Somerset 282 (Abell 82; Singh 5-72) and 265 for 4 dec (Trescothick 119*, Hildreth 68, Abell 51) lead Warwickshire 146 (Barker 52; Leach 5-50, Overton 4-33) and 172-6 (Trott 74) by 229 runs.
Marcus Trescothick is literally part of the furniture at Taunton, where they named a stand after him. If there is a ground he can call a home from home, though, then surely it is this one. In 19 first-class matches at Edgbaston he has six hundreds, 1,596 runs in total and averages 53.20. Nowhere else outside his home county has he been so successful.
The latest of those has probably sounded the death knell for Warwickshire's membership of Division One of the County Championship. Six wickets down going into the final day, in pursuit of a nominal target of 402, it will need an act of supreme generosity on the part of the weather if they are to avoid a seventh defeat of the season.
Trescothick, who numbered 15 fours in his unbeaten 119, shared partnerships of 148 with James Hildreth, building on 52 overnight, and exactly 100 with his young successor as captain, Tom Abell, who those two apart batted as well as anyone faced with the difficulties posed by this pitch, making half-centuries in both innings.
The frustration this brought to Jeetan Patel, who bowled 24 wicketless and at times luckless overs, can only have been matched on the day by Ian Bell, whose troubles continued. For the second time in the contest he was dismissed by Jack Leach, the Somerset left-arm spinner, who did for him with prodigious turn in the first innings and this time foxed him with an arm ball, bowling him through the gate.
If Bell cast the odd envious glance in Trescothick's direction, fielding in the corner of his eyeline at wide second slip, it would have been understandable. His former England team-mate is 42 in December, more than six years his senior, yet it is Bell with whom time seems to be catching up. He does not have a century since April last year and has passed fifty only three times in 19 attempts in 2017.
His latest trough - which now extends to only 94 runs accumulated in his last eight innings - has prompted him to resign the captaincy in order to focus on his batting yet there has been no benefit so far. The three-year contract he signed in April this year is beginning to look a little optimistic.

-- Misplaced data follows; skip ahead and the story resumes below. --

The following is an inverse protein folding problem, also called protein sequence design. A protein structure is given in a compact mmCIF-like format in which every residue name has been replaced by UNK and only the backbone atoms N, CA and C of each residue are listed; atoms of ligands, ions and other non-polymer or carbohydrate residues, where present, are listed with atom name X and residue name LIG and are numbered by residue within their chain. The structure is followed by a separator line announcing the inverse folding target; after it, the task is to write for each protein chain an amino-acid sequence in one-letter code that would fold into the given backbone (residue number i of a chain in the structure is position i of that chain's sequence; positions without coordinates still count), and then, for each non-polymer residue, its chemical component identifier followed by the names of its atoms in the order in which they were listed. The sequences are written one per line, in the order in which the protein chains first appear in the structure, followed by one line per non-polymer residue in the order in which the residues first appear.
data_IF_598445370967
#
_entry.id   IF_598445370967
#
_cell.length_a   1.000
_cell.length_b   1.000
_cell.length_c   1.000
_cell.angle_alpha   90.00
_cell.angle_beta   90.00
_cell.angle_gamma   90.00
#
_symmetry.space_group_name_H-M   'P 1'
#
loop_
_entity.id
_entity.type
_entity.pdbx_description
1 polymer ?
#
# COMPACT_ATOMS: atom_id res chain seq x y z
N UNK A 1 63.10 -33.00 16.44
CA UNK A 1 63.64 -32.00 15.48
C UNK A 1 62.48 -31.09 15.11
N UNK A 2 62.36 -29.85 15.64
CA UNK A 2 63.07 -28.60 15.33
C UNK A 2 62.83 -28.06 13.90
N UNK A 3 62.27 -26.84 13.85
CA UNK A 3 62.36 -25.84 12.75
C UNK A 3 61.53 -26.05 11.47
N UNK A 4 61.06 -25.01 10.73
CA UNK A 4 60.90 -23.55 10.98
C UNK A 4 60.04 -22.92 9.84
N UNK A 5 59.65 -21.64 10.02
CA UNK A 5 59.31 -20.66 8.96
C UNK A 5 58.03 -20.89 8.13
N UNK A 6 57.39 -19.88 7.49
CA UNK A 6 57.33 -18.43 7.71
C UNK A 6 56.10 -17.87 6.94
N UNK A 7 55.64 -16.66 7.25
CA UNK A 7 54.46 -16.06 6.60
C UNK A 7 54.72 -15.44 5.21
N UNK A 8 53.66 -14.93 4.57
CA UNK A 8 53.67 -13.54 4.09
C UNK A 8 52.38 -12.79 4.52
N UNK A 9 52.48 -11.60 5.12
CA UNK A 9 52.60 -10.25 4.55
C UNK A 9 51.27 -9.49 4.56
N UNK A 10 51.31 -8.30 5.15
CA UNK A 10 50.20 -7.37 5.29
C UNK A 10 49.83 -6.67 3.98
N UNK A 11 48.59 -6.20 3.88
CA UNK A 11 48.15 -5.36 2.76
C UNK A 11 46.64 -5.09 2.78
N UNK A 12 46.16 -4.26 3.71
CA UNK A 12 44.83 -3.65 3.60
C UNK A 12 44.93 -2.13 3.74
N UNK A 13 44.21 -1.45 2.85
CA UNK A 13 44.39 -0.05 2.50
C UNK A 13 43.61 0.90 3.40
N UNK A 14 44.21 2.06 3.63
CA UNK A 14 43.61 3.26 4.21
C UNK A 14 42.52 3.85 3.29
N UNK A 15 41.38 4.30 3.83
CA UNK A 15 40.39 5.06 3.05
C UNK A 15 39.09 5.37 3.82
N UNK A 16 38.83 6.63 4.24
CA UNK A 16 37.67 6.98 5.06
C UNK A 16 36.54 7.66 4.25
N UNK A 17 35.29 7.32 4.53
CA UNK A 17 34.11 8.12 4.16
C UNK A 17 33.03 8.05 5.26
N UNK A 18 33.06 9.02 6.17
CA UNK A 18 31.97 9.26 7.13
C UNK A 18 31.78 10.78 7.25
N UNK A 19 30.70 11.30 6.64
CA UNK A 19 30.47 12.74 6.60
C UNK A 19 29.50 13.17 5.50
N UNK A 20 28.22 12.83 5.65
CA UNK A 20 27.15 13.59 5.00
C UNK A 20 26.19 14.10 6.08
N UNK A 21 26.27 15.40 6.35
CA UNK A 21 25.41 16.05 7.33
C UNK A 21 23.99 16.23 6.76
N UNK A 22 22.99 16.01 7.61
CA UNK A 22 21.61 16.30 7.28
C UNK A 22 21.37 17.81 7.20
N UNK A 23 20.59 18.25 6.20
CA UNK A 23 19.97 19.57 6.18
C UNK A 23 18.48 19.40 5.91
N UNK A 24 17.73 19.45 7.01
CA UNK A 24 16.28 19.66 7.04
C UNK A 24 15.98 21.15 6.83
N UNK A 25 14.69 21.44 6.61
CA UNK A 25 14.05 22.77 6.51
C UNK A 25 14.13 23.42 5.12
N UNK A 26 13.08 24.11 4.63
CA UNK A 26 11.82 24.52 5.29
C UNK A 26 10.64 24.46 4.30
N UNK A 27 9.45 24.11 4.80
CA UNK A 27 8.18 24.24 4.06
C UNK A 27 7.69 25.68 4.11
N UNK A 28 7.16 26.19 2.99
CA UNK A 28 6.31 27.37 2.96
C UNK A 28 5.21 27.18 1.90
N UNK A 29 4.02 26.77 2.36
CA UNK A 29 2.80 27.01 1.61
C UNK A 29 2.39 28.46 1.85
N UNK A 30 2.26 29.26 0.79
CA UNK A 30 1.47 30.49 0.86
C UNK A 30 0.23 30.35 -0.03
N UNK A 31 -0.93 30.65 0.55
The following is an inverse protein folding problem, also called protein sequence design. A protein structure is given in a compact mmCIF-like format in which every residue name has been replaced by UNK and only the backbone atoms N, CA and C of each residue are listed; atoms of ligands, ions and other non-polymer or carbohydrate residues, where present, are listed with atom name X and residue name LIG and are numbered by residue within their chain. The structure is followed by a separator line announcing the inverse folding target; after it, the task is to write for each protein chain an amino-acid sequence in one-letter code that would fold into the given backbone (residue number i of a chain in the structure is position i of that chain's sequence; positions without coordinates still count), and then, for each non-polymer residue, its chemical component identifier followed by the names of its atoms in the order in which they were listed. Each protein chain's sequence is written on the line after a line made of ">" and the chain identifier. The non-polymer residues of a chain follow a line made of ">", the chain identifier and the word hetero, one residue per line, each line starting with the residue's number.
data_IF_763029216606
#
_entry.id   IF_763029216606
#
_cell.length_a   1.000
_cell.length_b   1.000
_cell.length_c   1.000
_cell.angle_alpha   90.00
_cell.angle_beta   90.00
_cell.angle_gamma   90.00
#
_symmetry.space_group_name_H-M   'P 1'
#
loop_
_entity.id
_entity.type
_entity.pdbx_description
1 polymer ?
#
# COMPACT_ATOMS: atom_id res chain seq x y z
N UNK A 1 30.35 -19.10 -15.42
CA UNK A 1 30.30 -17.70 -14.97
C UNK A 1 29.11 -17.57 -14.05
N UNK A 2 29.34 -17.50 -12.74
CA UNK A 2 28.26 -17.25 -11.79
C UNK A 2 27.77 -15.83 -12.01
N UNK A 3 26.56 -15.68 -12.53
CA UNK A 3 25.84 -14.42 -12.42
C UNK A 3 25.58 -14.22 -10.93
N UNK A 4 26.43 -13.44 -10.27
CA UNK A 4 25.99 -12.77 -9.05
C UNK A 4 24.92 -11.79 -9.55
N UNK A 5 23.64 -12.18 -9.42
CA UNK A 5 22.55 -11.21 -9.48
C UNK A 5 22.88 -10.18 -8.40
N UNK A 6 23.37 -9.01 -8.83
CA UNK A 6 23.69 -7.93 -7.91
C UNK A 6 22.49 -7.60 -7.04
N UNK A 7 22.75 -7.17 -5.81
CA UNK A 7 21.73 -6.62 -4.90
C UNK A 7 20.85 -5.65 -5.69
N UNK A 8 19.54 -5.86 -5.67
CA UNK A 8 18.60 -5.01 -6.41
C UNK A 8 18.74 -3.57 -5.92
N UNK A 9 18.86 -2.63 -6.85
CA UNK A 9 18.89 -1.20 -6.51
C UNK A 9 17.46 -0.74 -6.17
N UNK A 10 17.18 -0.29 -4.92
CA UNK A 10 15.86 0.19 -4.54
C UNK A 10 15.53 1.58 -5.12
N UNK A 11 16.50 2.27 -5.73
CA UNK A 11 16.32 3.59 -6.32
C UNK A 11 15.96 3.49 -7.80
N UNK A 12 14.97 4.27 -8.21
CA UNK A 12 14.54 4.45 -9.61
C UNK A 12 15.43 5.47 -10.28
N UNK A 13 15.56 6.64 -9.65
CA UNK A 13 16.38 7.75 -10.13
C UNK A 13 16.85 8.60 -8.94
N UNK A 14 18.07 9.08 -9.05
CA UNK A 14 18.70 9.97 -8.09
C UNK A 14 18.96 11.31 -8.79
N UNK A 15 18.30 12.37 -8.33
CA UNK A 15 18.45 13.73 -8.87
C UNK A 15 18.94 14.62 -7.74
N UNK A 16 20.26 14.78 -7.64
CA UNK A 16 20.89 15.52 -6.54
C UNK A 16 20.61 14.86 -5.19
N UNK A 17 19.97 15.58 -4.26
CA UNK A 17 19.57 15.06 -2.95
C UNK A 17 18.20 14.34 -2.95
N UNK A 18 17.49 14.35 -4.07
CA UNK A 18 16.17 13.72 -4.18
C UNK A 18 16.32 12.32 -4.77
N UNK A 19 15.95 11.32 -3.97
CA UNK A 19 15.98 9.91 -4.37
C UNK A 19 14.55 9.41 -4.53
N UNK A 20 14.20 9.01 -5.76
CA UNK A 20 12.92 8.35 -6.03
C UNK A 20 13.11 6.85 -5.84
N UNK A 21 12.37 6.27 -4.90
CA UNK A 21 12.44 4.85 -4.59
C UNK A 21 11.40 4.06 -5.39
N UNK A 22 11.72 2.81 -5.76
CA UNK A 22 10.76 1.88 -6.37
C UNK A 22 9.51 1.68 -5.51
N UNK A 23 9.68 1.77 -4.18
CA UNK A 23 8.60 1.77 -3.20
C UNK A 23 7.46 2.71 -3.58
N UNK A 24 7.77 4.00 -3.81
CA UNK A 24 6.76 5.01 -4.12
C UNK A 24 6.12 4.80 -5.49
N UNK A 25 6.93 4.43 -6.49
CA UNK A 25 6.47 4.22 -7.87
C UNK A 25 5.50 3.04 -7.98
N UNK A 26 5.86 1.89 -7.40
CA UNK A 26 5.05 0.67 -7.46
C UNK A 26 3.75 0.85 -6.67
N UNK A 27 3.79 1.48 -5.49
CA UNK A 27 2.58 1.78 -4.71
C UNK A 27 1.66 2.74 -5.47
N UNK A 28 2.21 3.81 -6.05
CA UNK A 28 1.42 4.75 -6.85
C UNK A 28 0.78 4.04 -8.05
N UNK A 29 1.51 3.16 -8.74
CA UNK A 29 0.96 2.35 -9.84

Still, he may recall that there were dark mutterings about Trescothick having perhaps outstayed his welcome in 2013, when he failed to make a hundred. He soon put that right.
Indeed, he has made 14 since, this one his 51st for Somerset in first-class cricket and his 65th in all. He is a phenomenon, his natural gift of hand-eye co-ordination, always his game's strength, showing no sign yet of any serious decline. Trescothick is signed up for another year after this one and there is no suggestion that it will be his last.
Sixty-five hundreds or not, this one will be remembered. "That was a special century for me because it has been a tough season so it's good to come through and get the runs I've been looking for for a long period of time," he said. "It's not been the luckiest of seasons for me but also I have not played very well at times.
"Edgbaston is a place I have always enjoyed playing. Back when I was playing for England it was always a good place to bat. It's a nice ground and the atmosphere is always good and the pitch is always good.
"This has been a good cricket wicket with a bit in it for all involved, a bit of swing on the first day and some spin, then it got easier to bat on on the second day, though it still spun a bit. It has got a bit more inconsistent but you can still dig in and get runs.
Whether he will be taking on Division One bowlers in 2018 remains to be seen. If a win for Somerset here would all but seal the fate of their opponents, it will not banish their own uncertainties. There is still a gap to close above them and it is still possible - freakishly - that their final match against Middlesex, who pipped them for the title last year, could be for the second relegation place.
Compared with the mayhem of day two, when 18 wickets fell, day three was much quieter, the pitch seeming to lose some of its menace. It did not help Warwickshire's cause that Keith Barker, who had batted in some pain on Wednesday, was not able to bowl because of a back problem.
With limited options and no sign of a breakthrough as Somerset briskly added to their 211-run overnight lead, Jonathan Trott turned - out of inspiration or desperation to Matthew Lamb, his 21-year-old No 5 batsman, to fill in as a fifth bowler.
Lamb had not previously bowled in a first-class match - although this is only his fifth - but his steady medium pace is not even called on by his Birmingham League side with any regularity. It probably surprised everyone, then, possibly himself included, when his second ball had Hildreth reaching outside off stump and nicking to second slip.
It was the only wicket of the morning and with a lead of 354 at lunch Abell might have safely declared there and then. In the event, he not only allowed time for Trescothick to complete his century but for the lead to pass 400, which seemed to be on the cautious side - more so when Warwickshire then lost both openers for 21 as Tim Groenewald struck twice in five balls in his second over.
The former Derbyshire seamer came back to dismiss Lamb in his second spell after Warwickshire had reached tea at 73 for 3. The remainder of an elongated evening session - with time still being added to compensate for the first-day losses - then belonged to Warwickshire until the last 10 minutes, when Dom Bess dismissed both Trott and Barker leg before in the space of three balls.
Trott had made 74, raising hopes - slim ones, granted - of escaping with a draw if the weather were to turn nasty on the final day. The odds are now that they will not.